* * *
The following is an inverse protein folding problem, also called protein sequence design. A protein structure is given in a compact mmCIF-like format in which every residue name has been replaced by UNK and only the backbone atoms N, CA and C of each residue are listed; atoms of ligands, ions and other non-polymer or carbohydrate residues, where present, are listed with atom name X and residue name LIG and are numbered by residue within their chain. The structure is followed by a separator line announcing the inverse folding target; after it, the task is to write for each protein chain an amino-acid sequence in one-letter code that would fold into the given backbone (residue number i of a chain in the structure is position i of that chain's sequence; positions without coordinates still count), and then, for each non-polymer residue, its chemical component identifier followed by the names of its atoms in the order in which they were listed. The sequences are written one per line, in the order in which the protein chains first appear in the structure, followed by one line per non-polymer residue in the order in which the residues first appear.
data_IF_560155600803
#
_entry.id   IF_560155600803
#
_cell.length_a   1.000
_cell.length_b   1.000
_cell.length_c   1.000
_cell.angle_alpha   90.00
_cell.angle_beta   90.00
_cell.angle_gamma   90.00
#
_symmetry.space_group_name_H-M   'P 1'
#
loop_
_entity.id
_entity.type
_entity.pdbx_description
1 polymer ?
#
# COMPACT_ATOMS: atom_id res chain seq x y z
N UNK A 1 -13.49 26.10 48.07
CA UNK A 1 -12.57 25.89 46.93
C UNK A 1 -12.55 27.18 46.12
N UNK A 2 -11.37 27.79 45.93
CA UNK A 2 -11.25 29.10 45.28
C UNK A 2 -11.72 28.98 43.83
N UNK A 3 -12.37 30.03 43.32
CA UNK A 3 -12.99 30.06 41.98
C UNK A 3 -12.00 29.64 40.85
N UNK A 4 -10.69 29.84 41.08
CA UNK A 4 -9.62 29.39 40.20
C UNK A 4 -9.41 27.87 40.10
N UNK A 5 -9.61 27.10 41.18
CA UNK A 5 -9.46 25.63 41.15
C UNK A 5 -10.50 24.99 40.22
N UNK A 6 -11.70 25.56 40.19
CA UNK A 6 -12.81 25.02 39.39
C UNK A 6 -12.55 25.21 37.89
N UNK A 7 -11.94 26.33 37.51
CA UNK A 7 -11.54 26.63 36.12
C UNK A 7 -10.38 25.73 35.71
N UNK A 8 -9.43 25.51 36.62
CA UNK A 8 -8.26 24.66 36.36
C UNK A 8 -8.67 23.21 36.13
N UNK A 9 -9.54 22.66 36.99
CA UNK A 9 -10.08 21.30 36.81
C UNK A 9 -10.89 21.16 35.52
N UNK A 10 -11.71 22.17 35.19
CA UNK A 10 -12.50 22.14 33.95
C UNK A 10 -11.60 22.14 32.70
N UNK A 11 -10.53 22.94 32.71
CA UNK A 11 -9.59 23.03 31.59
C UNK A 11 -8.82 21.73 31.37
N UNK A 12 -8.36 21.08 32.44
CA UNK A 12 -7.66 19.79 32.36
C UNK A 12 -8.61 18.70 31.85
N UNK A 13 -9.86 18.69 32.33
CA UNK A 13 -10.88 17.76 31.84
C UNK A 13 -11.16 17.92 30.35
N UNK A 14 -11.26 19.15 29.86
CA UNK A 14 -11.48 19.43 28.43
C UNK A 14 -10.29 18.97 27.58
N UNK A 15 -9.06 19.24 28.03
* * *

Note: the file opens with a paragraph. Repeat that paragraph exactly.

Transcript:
The following is an inverse protein folding problem, also called protein sequence design. A protein structure is given in a compact mmCIF-like format in which every residue name has been replaced by UNK and only the backbone atoms N, CA and C of each residue are listed; atoms of ligands, ions and other non-polymer or carbohydrate residues, where present, are listed with atom name X and residue name LIG and are numbered by residue within their chain. The structure is followed by a separator line announcing the inverse folding target; after it, the task is to write for each protein chain an amino-acid sequence in one-letter code that would fold into the given backbone (residue number i of a chain in the structure is position i of that chain's sequence; positions without coordinates still count), and then, for each non-polymer residue, its chemical component identifier followed by the names of its atoms in the order in which they were listed. The sequences are written one per line, in the order in which the protein chains first appear in the structure, followed by one line per non-polymer residue in the order in which the residues first appear.